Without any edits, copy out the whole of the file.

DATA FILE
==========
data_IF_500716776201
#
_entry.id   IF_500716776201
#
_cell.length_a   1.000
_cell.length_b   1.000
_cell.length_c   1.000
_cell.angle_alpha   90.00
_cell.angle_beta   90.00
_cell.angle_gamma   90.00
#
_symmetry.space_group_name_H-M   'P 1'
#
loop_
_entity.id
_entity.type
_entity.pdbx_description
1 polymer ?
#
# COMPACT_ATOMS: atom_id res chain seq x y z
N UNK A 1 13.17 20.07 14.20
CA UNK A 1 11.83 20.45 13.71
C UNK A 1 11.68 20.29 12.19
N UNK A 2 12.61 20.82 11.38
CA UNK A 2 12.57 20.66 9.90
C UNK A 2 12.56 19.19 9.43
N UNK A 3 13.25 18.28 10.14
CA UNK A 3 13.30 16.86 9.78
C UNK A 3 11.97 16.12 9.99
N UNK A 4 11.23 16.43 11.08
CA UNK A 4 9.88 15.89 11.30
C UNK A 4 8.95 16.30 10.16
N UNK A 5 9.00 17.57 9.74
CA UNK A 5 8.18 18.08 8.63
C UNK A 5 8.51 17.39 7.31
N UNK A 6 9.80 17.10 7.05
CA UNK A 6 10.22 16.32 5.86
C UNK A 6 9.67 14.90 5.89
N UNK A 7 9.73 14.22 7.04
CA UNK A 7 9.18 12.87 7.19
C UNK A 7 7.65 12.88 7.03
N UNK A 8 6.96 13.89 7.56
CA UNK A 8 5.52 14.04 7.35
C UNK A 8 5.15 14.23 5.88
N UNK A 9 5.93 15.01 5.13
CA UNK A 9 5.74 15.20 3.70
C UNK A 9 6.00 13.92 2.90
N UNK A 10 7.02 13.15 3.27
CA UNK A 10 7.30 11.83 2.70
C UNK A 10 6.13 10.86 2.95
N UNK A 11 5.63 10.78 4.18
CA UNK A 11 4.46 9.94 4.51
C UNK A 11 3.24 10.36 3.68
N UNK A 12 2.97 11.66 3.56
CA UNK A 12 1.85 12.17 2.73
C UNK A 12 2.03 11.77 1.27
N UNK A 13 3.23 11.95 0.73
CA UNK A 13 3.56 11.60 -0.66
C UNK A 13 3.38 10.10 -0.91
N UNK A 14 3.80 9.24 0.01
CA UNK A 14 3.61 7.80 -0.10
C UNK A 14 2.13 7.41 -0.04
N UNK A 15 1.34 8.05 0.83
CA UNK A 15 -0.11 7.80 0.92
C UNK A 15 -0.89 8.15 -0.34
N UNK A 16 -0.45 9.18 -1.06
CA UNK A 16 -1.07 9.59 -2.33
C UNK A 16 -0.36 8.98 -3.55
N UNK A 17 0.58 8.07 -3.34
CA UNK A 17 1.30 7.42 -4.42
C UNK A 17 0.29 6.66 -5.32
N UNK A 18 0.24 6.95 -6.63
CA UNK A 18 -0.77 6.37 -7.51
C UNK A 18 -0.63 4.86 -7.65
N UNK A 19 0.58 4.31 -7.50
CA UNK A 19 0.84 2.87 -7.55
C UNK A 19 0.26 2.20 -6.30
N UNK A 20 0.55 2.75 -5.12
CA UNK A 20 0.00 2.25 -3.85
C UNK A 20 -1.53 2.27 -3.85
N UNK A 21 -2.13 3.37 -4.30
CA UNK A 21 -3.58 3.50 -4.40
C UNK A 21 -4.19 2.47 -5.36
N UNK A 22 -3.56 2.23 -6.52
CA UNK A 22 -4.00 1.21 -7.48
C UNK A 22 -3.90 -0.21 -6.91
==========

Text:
data_IF_500716776201
#
_entry.id   IF_500716776201
#
_cell.length_a   1.000
_cell.length_b   1.000
_cell.length_c   1.000
_cell.angle_alpha   90.00
_cell.angle_beta   90.00
_cell.angle_gamma   90.00
#
_symmetry.space_group_name_H-M   'P 1'
#
loop_
_entity.id
_entity.type
_entity.pdbx_description
1 polymer ?
#
# COMPACT_ATOMS: atom_id res chain seq x y z
N UNK A 1 13.17 20.07 14.20
CA UNK A 1 11.83 20.45 13.71
C UNK A 1 11.68 20.29 12.19
N UNK A 2 12.61 20.82 11.38
CA UNK A 2 12.57 20.66 9.90
C UNK A 2 12.56 19.19 9.43
N UNK A 3 13.25 18.28 10.14
CA UNK A 3 13.30 16.86 9.78
C UNK A 3 11.97 16.12 9.99
N UNK A 4 11.23 16.43 11.08
CA UNK A 4 9.88 15.89 11.30
C UNK A 4 8.95 16.30 10.16
N UNK A 5 9.00 17.57 9.74
CA UNK A 5 8.18 18.08 8.63
C UNK A 5 8.51 17.39 7.31
N UNK A 6 9.80 17.10 7.05
CA UNK A 6 10.22 16.32 5.86
C UNK A 6 9.67 14.90 5.89
N UNK A 7 9.73 14.22 7.04
CA UNK A 7 9.18 12.87 7.19
C UNK A 7 7.65 12.88 7.03
N UNK A 8 6.96 13.89 7.56
CA UNK A 8 5.52 14.04 7.35
C UNK A 8 5.15 14.23 5.88
N UNK A 9 5.93 15.01 5.13
CA UNK A 9 5.74 15.20 3.70
C UNK A 9 6.00 13.92 2.90
N UNK A 10 7.02 13.15 3.27
CA UNK A 10 7.30 11.83 2.70
C UNK A 10 6.13 10.86 2.95
N UNK A 11 5.63 10.78 4.18
CA UNK A 11 4.46 9.94 4.51
C UNK A 11 3.24 10.36 3.68
N UNK A 12 2.97 11.66 3.56
CA UNK A 12 1.85 12.17 2.73
C UNK A 12 2.03 11.77 1.27
N UNK A 13 3.23 11.95 0.73
CA UNK A 13 3.56 11.60 -0.66
C UNK A 13 3.38 10.10 -0.91
N UNK A 14 3.80 9.24 0.01
CA UNK A 14 3.61 7.80 -0.10
C UNK A 14 2.13 7.41 -0.04
N UNK A 15 1.34 8.05 0.83
CA UNK A 15 -0.11 7.80 0.92
C UNK A 15 -0.89 8.15 -0.34
N UNK A 16 -0.45 9.18 -1.06
CA UNK A 16 -1.07 9.59 -2.33
C UNK A 16 -0.36 8.98 -3.55
N UNK A 17 0.58 8.07 -3.34
CA UNK A 17 1.30 7.42 -4.42
C UNK A 17 0.29 6.66 -5.32
N UNK A 18 0.24 6.95 -6.63
CA UNK A 18 -0.77 6.37 -7.51
C UNK A 18 -0.63 4.86 -7.65
N UNK A 19 0.58 4.31 -7.50
CA UNK A 19 0.84 2.87 -7.55
C UNK A 19 0.26 2.20 -6.30
N UNK A 20 0.55 2.75 -5.12
CA UNK A 20 0.00 2.25 -3.85
C UNK A 20 -1.53 2.27 -3.85
N UNK A 21 -2.13 3.37 -4.30
CA UNK A 21 -3.58 3.50 -4.40
C UNK A 21 -4.19 2.47 -5.36
N UNK A 22 -3.56 2.23 -6.52
CA UNK A 22 -4.00 1.21 -7.48
C UNK A 22 -3.90 -0.21 -6.91